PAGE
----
Rambling Thoughts About  Preaching the Love of Jesus
Ramblings - Preaching the Love of Jesus

I read something recently about how important it was to tell and show people that Jesus loved them. I know this is the most important thing the church can tell the world. Sadly, in the South where I live, people know much more about what the church is against than what we are for. Could that be because we have preached the law to them instead of grace? For several days I had some rambling thoughts about this and remembered some related experiences from the past. Once I sat in a meeting with a very successful pastor of a rather large church. He told us something about preaching the love of Jesus above all else. He said, "I used to preach hell because I did not want people to go there. I could dangle people above hell ‘til their clothes smelled like smoke. When I gave the invitation they would hold on to the pews until their knuckles turned white. Now I preach the love of Jesus and they can’t wait until I give the invitation to come down and give their lives to Jesus." As I thought about him, I remembered an experience from several years ago. It was a different experience and although that pastor was not preaching that night, he was present there that night. Here is the experience.

Many years ago a friend and I went to a tent revival in the parking lot of a Baptist church late in the summer. It was probably fifteen or twenty miles from where we lived. We had heard that the man preaching that week had just recently been saved from a life of drugs and other evils. He was said to be really good. Several churches were participating in the services that week under a large tent. I felt uncomfortable early in the service and I could not put my finger on exactly why. A few minutes into the message the preacher asked how many people there had led someone to the Lord that year. He asked for a show of hands. Only two hands went up. He was mortified. He asked if those who had lifted their hands went to church there. No was the answer. After inquiring as to where those attended church and finding out that both were Methodist, he was beyond mortified. He began to assault those pitiful excuses for servants of the Lord that went to church there. He was from the wake’em-up-shake’em-up-beat’em-up-God’s-mad-at-you school of preaching. Railing against any and every sin, real or imagined, and continually reminding us how back-slidden, selfish and cold-of-heart we were. He accused and scolded us, then shoved our tattered souls up against the memories of the past for comparison: the great revivals that happened in another place, another time, the things God used to do, the great prayer warriors that used to be around, the way it was when we first found the Lord. Whatever we once were we had strayed far from it. Shame on us! "Shame on you! Am I the only one that cares? Am I the only one that loves the Lord?"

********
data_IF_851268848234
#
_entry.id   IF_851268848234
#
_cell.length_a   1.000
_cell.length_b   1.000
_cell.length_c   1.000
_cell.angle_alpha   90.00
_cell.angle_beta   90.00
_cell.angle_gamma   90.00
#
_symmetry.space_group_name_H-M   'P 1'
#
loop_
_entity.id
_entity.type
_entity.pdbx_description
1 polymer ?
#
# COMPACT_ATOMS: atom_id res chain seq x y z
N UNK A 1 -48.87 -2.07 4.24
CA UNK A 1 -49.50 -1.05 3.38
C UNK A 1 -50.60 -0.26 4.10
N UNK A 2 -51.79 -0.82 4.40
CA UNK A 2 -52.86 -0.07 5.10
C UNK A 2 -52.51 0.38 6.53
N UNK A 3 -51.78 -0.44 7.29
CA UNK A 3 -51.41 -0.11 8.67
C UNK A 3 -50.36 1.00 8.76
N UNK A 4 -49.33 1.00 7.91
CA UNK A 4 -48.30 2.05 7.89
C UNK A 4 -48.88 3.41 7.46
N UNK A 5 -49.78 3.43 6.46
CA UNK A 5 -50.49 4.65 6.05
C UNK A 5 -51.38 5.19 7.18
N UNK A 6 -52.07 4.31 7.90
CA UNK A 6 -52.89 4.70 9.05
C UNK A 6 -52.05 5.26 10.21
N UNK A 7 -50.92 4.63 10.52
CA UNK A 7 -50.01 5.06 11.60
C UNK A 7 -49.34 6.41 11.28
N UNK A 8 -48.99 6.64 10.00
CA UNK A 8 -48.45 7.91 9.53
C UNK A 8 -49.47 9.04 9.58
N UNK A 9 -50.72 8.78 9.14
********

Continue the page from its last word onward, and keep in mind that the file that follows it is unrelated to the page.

Just to be honest with you, I wondered if he were really saved. His preaching was coming straight off of Mount Sinai. It was law. That night he sure did not get very far from the law. There was one thing for sure that I knew and that thing was he did not know the same Jesus I knew. A Jesus full of truth and grace. Truth without grace is law and grace without truth is license. You must have grace and truth. After the service that night was finally over and my friend and I were driving home he asked me if I was going to come back the next night. I told him no and that I thought we were lucky to get out of that place alive. We had raised our hands. It sure was not a place for a couple of Charismatic Methodist to be.

I can not help but think of the successful churches and preachers that are telling people that God cares about their everyday lives. Telling them that he cares about the problems and troubles they have. Our lives do not always run smoothly like we would like for them to. Whether our problems are big or small, whether they are easily solved or unsolvable and whether they will take care of themselves or require much from us we need to be told that God cares about the problems. Some preachers seem to think that everybody under the sound of their voice does not really have any big problems, that they just need to try harder and to do more. They need to be more serious about "church" and that would do it. I listen to other preachers who are saying we all have struggles and God cares. Then they are telling folks what they need to do to get closer to God and to seek him for guidance and answers to their struggles. These are the messengers of God that are reaching the multitudes with the love of Jesus and bringing multitudes into the Kingdom of God. Our commission from our savior is to make disciples not just converts. When a church and a preacher figure out how to make disciples, then those disciples will reap a harvest of souls. They will truly realize exactly what the abundant life Jesus spoke of in John 10:10 is. It is the life of a disciple of Jesus.

This is what I thought about. What do you think?

Serving the King,
Aaron Bruce

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